Days after 21 people were hospitalised for drug overdoses at Melbourne’s Electric Parades Music Festival, and just over a month after three people were killed in Melbourne by a toxic batch of MDMA (ecstasy), a February 21 poll found most Australians support pill testing to allow consumers to know what is in the drugs they buy.
A push is underway to set up a safe injecting room in the Melbourne suburb of Richmond to reduce the number of fatal overdoses of drug users.
With the state coroner and other medical professionals supporting the push, Sex Party MP Fiona Patten has introduced a private member’s bill to set up a trial safe injecting room, which was debated in state parliament on February 22.
Donald Trump’s move to revive the Keystone XL and Dakota Access pipelines sparked a number of emergency protests on January 24 in Washington, New York, Los Angeles, San Francisco, Seattle, Philadelphia and other cities, Democracy Now! reported the next day.
On January 24, Trump issued executive orders that revived the two mega-pipeline projects, which the Obama administration had blocked in the face of huge protests.
The Standing Rock Sioux tribe and supporters have said they will resist US President Donald Trump's executive order to allow construction of the Dakota Access pipeline (DAPL) that threatens to destroy water supply of the Standing Rock reservation in North Dakota, as well as Native American sacred sites.
Northern Ireland is in the grip of a deep political crisis.
The power-sharing administration in the six northern Irish counties still claimed by Britain between the Irish republican party Sinn Fein and the pro-British Democratic Unionist Party (DUP) collapsed when Sinn Fein Deputy First Minister Martin McGuinness resigned on January 9 and called for new elections.
Explaining his decision to resign, McGuinness cited “growing DUP arrogance and lack of respect, whether that was for women, our LGBT community, ethnic minorities or the Irish-language community and identity.”
Activist filmmaker Zebedee Parkes, a member of Socialist Alliance who produces content for Green Left TV, won “best short documentary” at the 2016 Sydney Indie Film Festival for his refugee documentary For My Friend In Detention.
Black Lives Matter, the US anti-police brutality group formed to oppose racist police killings, mourned the death of former Cuban president and revolutionary leader Fidel Castro in a statement reflecting on his life. In it, the group discussed the lessons it has learned from his struggle against racism and imperialism.
The World Meteorological Organisation has warned that 2016 was set to be the hottest year on record by a significant margin livescience.com said.
WMO scientists told diplomats gathered in Marrakech, Morocco, for the November 7–18 United Nations COP22 climate talks that temperatures are 1.2˚C above pre-industrial times.
Leonard Cohen, the Canadian singer-songwriter who died just two days after Donald Trump seized the White House, seemed to predict this moment.
In his dystopian song “The Future”, from the 1992 album of the same name, Cohen sang: “I've seen the future, brother: it is murder.”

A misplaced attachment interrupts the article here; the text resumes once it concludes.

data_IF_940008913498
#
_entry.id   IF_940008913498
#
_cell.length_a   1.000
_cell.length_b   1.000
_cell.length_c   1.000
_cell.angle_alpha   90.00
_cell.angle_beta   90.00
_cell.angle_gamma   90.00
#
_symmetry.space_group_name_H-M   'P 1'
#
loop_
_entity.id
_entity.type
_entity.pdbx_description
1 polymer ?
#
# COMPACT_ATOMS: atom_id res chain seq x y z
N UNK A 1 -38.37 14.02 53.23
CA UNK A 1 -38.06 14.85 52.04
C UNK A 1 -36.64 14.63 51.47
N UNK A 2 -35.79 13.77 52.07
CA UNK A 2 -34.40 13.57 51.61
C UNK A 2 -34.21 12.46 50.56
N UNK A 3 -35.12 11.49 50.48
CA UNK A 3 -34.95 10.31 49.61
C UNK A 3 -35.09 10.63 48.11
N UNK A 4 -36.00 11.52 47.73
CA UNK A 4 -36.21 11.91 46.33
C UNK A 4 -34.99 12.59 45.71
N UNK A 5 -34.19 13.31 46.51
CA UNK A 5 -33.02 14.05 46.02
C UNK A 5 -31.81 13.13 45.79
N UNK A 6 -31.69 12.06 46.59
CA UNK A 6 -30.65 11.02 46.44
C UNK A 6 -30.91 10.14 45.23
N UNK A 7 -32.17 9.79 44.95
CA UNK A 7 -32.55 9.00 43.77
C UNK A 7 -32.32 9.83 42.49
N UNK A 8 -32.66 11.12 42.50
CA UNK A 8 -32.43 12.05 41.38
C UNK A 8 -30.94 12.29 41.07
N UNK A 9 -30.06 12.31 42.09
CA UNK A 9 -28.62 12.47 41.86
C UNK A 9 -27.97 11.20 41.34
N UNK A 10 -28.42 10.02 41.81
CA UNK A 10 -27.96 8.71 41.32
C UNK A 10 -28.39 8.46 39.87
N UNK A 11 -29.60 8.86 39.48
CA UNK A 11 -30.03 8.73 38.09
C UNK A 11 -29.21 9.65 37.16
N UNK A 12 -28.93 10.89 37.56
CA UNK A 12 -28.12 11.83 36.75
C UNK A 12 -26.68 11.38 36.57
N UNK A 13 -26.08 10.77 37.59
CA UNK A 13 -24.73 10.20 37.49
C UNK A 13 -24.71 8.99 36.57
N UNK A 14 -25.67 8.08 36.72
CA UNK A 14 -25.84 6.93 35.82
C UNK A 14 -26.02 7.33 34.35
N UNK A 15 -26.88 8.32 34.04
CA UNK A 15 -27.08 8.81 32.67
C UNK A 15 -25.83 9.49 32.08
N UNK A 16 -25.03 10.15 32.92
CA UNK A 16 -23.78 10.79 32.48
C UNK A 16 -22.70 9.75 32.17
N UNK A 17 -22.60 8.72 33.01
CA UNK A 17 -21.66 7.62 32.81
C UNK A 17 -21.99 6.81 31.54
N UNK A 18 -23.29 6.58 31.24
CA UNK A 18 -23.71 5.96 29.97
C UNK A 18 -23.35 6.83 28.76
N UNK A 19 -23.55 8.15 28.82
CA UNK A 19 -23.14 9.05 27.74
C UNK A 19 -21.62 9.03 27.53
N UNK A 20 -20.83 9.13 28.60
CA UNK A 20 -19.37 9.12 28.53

“Things are gonna slide,” the famously dark singer suggested, “slide in all directions ... the blizzard of the world has crossed the threshold.”
In a dramatic depiction of the vast differences in resources and respect between men’s and women’s sport, a report by the Professional Footballers Australia (PFA) has laid bare the woeful pay and conditions for W-League football (soccer) players.
AAP reported on September 23 that he report by the PFA, the union representing Australian footballers, surveyed almost two-thirds of W-League players last season. The report suggests players could walk away from the game because of the financial strain.
Hundreds of thousands of Colombians marched in silence in cities across the country holding candles and torches on October 5 in support of a peace deal that only just lost a plebiscite on October 2, Morning Star said.
The huge marches came after the shock victory of the “No” vote in a plebiscite on whether to accept the peace deal negotiated between the government of Juan Manuel Santos and the left-wing Revolutionary Armed Forces of Colombia (FARC).
Suspected leftists held by the military during the mass killings that followed the Western-backed 1965 Indonesian military coup. East Timor’s decision to take Australia to the Hague over Australia’s refusal to obey international law — and grant East Timor its legitimate share of oil and gas resources — comes just weeks after a tribunal at the Hague found Australia was complicit in the murders in Indonesia in 1965.
Irish republican party Sinn Fein has condemned the British government’s non-apology over police collusion in a 1994 massacre in the six northern Irish counties still claimed by Britain.
On June 18, 1994, masked men armed with assault rifles burst into a pub in Loughinisland in County Down as Catholic civilians watched a Republic of Ireland World Cup football match. Opening fire, they killed six people and injured five.